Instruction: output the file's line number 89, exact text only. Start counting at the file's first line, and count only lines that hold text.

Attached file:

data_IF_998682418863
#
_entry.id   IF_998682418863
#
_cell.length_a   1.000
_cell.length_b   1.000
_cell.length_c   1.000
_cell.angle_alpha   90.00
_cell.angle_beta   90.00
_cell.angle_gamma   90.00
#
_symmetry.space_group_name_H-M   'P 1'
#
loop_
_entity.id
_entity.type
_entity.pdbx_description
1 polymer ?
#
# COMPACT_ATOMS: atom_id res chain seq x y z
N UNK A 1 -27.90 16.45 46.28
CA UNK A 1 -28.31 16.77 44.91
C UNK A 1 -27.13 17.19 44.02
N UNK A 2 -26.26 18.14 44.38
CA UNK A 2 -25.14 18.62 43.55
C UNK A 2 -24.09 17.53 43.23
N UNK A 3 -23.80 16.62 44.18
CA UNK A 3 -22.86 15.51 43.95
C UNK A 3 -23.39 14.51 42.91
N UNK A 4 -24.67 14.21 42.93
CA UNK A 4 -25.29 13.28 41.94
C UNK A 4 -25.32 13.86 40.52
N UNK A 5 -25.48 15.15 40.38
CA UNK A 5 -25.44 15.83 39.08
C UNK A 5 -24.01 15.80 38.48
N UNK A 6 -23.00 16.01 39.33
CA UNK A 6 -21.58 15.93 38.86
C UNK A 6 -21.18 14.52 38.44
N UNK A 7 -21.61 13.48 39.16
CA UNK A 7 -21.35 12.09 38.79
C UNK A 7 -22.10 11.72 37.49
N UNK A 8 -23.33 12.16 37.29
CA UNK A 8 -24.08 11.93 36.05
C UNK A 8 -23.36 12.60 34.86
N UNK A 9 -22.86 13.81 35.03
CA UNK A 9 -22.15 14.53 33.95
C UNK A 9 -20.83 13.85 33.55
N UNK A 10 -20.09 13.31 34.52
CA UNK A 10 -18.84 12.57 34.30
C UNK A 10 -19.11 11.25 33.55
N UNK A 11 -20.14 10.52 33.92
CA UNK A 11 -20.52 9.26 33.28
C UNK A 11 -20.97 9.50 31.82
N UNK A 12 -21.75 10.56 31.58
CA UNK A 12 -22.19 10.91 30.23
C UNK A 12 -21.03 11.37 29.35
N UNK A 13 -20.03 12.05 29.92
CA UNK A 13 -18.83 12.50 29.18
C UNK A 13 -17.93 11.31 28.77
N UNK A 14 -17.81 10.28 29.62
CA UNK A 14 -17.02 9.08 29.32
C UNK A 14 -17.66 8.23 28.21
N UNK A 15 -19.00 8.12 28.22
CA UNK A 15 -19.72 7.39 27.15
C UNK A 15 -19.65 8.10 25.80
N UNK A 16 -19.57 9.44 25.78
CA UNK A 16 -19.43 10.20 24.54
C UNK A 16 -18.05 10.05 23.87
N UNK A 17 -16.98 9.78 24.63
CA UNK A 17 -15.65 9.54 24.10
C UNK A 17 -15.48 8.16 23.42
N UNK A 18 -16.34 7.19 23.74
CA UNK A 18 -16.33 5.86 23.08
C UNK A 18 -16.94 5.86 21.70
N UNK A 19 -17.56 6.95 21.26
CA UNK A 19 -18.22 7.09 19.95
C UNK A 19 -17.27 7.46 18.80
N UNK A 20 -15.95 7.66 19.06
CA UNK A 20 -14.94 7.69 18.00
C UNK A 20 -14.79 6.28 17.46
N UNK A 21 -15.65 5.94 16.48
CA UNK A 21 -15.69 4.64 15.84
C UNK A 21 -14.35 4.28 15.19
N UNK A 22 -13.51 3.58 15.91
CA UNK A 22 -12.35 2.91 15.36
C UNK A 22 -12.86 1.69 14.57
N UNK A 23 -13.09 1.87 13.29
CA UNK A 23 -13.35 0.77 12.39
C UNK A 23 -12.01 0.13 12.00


C UNK A 23 -12.01 0.13 12.00